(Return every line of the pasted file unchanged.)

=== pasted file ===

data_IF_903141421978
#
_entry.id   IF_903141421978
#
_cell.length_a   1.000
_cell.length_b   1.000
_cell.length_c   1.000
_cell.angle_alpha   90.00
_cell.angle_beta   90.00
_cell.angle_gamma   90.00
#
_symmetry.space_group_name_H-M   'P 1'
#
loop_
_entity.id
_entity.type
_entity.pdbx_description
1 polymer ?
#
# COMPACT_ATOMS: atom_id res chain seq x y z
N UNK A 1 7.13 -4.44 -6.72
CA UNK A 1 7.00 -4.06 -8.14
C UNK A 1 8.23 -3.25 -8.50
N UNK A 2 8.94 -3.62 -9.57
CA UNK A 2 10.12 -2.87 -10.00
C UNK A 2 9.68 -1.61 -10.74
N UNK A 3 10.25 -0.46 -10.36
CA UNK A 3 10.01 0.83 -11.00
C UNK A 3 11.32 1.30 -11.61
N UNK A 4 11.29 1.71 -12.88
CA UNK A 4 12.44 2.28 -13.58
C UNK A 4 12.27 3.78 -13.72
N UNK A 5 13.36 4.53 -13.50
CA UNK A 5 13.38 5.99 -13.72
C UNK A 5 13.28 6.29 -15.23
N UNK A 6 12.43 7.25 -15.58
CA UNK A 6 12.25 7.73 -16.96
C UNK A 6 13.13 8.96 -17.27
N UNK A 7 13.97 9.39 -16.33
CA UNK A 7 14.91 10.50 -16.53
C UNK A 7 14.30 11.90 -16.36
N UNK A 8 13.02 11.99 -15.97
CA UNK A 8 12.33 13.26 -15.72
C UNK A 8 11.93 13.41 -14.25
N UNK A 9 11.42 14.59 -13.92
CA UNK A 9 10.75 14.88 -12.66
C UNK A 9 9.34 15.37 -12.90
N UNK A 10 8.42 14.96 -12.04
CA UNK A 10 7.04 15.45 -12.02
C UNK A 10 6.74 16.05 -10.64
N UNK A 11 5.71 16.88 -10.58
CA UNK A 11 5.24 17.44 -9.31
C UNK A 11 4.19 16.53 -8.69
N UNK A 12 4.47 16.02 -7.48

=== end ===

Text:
data_IF_903141421978
#
_entry.id   IF_903141421978
#
_cell.length_a   1.000
_cell.length_b   1.000
_cell.length_c   1.000
_cell.angle_alpha   90.00
_cell.angle_beta   90.00
_cell.angle_gamma   90.00
#
_symmetry.space_group_name_H-M   'P 1'
#
loop_
_entity.id
_entity.type
_entity.pdbx_description
1 polymer ?
#
# COMPACT_ATOMS: atom_id res chain seq x y z
N UNK A 1 7.13 -4.44 -6.72
CA UNK A 1 7.00 -4.06 -8.14
C UNK A 1 8.23 -3.25 -8.50
N UNK A 2 8.94 -3.62 -9.57
CA UNK A 2 10.12 -2.87 -10.00
C UNK A 2 9.68 -1.61 -10.74
N UNK A 3 10.25 -0.46 -10.36
CA UNK A 3 10.01 0.83 -11.00
C UNK A 3 11.32 1.30 -11.61
N UNK A 4 11.29 1.71 -12.88
CA UNK A 4 12.44 2.28 -13.58
C UNK A 4 12.27 3.78 -13.72
N UNK A 5 13.36 4.53 -13.50
CA UNK A 5 13.38 5.99 -13.72
C UNK A 5 13.28 6.29 -15.23
N UNK A 6 12.43 7.25 -15.58
CA UNK A 6 12.25 7.73 -16.96
C UNK A 6 13.13 8.96 -17.27
N UNK A 7 13.97 9.39 -16.33
CA UNK A 7 14.91 10.50 -16.53
C UNK A 7 14.30 11.90 -16.36
N UNK A 8 13.02 11.99 -15.97
CA UNK A 8 12.33 13.26 -15.72
C UNK A 8 11.93 13.41 -14.25
N UNK A 9 11.42 14.59 -13.92
CA UNK A 9 10.75 14.88 -12.66
C UNK A 9 9.34 15.37 -12.90
N UNK A 10 8.42 14.96 -12.04
CA UNK A 10 7.04 15.45 -12.02
C UNK A 10 6.74 16.05 -10.64
N UNK A 11 5.71 16.88 -10.58
CA UNK A 11 5.24 17.44 -9.31
C UNK A 11 4.19 16.53 -8.69
N UNK A 12 4.47 16.02 -7.48